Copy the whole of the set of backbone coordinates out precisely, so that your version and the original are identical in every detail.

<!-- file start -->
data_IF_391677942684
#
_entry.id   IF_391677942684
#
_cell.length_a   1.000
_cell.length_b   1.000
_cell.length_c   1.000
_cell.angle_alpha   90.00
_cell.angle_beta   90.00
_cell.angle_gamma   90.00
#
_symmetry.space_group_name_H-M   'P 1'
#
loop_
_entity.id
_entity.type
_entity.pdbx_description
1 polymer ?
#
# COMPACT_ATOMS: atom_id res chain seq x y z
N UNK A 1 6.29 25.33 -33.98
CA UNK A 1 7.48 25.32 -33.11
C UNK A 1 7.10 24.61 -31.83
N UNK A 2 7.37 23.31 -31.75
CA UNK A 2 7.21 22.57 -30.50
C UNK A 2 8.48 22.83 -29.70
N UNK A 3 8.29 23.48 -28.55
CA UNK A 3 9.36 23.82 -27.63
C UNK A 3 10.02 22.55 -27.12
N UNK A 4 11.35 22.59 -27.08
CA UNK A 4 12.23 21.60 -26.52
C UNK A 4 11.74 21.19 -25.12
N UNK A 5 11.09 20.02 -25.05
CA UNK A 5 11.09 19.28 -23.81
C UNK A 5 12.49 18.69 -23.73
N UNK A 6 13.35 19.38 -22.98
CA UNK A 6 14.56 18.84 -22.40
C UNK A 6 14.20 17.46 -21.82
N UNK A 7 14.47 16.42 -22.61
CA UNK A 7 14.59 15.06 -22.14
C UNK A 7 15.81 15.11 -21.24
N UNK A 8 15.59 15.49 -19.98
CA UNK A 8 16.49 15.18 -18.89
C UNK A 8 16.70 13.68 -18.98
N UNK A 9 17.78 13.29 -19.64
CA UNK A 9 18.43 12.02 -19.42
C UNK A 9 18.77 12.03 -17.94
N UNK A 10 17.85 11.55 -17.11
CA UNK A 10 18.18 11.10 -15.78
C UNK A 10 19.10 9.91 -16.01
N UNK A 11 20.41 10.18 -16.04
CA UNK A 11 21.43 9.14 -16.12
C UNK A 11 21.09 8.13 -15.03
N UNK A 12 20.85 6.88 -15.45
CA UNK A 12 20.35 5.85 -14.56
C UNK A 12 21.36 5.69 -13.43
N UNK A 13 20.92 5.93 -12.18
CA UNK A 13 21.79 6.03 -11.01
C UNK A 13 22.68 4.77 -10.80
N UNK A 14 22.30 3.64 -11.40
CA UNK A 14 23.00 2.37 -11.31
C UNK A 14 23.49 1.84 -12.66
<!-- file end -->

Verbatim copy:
data_IF_391677942684
#
_entry.id   IF_391677942684
#
_cell.length_a   1.000
_cell.length_b   1.000
_cell.length_c   1.000
_cell.angle_alpha   90.00
_cell.angle_beta   90.00
_cell.angle_gamma   90.00
#
_symmetry.space_group_name_H-M   'P 1'
#
loop_
_entity.id
_entity.type
_entity.pdbx_description
1 polymer ?
#
# COMPACT_ATOMS: atom_id res chain seq x y z
N UNK A 1 6.29 25.33 -33.98
CA UNK A 1 7.48 25.32 -33.11
C UNK A 1 7.10 24.61 -31.83
N UNK A 2 7.37 23.31 -31.75
CA UNK A 2 7.21 22.57 -30.50
C UNK A 2 8.48 22.83 -29.70
N UNK A 3 8.29 23.48 -28.55
CA UNK A 3 9.36 23.82 -27.63
C UNK A 3 10.02 22.55 -27.12
N UNK A 4 11.35 22.59 -27.08
CA UNK A 4 12.23 21.60 -26.52
C UNK A 4 11.74 21.19 -25.12
N UNK A 5 11.09 20.02 -25.05
CA UNK A 5 11.09 19.28 -23.81
C UNK A 5 12.49 18.69 -23.73
N UNK A 6 13.35 19.38 -22.98
CA UNK A 6 14.56 18.84 -22.40
C UNK A 6 14.20 17.46 -21.82
N UNK A 7 14.47 16.42 -22.61
CA UNK A 7 14.59 15.06 -22.14
C UNK A 7 15.81 15.11 -21.24
N UNK A 8 15.59 15.49 -19.98
CA UNK A 8 16.49 15.18 -18.89
C UNK A 8 16.70 13.68 -18.98
N UNK A 9 17.78 13.29 -19.64
CA UNK A 9 18.43 12.02 -19.42
C UNK A 9 18.77 12.03 -17.94
N UNK A 10 17.85 11.55 -17.11
CA UNK A 10 18.18 11.10 -15.78
C UNK A 10 19.10 9.91 -16.01
N UNK A 11 20.41 10.18 -16.04
CA UNK A 11 21.43 9.14 -16.12
C UNK A 11 21.09 8.13 -15.03
N UNK A 12 20.85 6.88 -15.45
CA UNK A 12 20.35 5.85 -14.56
C UNK A 12 21.36 5.69 -13.43
N UNK A 13 20.92 5.93 -12.18
CA UNK A 13 21.79 6.03 -11.01
C UNK A 13 22.68 4.77 -10.80
N UNK A 14 22.30 3.64 -11.40
CA UNK A 14 23.00 2.37 -11.31
C UNK A 14 23.49 1.84 -12.66